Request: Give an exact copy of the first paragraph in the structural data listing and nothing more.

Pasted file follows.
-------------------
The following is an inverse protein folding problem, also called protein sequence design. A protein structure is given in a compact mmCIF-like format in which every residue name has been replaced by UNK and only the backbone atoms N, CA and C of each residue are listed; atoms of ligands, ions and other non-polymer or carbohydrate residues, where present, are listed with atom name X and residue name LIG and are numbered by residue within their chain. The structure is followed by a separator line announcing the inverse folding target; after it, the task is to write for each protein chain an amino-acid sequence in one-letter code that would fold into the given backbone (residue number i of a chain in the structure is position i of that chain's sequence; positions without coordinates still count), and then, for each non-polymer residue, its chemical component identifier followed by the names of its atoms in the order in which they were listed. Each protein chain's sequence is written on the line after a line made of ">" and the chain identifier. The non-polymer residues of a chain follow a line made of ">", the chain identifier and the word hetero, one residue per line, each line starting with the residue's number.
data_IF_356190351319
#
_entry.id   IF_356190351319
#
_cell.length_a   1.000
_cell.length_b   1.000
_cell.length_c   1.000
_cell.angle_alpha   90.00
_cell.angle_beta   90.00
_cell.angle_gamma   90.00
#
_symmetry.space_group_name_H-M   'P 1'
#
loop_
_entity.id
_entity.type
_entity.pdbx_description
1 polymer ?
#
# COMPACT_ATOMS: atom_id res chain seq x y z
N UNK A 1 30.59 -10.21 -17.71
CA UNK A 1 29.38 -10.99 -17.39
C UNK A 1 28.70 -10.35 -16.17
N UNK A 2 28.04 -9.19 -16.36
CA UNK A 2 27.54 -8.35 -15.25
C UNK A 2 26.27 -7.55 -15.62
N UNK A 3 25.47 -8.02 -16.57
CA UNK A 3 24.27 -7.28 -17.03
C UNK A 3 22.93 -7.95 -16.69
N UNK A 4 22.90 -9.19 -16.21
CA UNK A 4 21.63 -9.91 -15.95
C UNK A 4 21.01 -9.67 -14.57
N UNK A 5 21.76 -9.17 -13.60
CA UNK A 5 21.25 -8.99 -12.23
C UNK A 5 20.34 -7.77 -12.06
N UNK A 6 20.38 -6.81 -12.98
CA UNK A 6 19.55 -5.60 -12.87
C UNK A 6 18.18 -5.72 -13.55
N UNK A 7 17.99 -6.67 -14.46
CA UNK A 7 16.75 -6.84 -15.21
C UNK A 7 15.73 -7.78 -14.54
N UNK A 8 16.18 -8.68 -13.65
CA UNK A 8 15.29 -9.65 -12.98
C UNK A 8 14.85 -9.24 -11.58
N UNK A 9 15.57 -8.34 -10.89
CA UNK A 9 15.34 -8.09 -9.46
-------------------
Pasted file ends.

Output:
The following is an inverse protein folding problem, also called protein sequence design. A protein structure is given in a compact mmCIF-like format in which every residue name has been replaced by UNK and only the backbone atoms N, CA and C of each residue are listed; atoms of ligands, ions and other non-polymer or carbohydrate residues, where present, are listed with atom name X and residue name LIG and are numbered by residue within their chain. The structure is followed by a separator line announcing the inverse folding target; after it, the task is to write for each protein chain an amino-acid sequence in one-letter code that would fold into the given backbone (residue number i of a chain in the structure is position i of that chain's sequence; positions without coordinates still count), and then, for each non-polymer residue, its chemical component identifier followed by the names of its atoms in the order in which they were listed. Each protein chain's sequence is written on the line after a line made of ">" and the chain identifier. The non-polymer residues of a chain follow a line made of ">", the chain identifier and the word hetero, one residue per line, each line starting with the residue's number.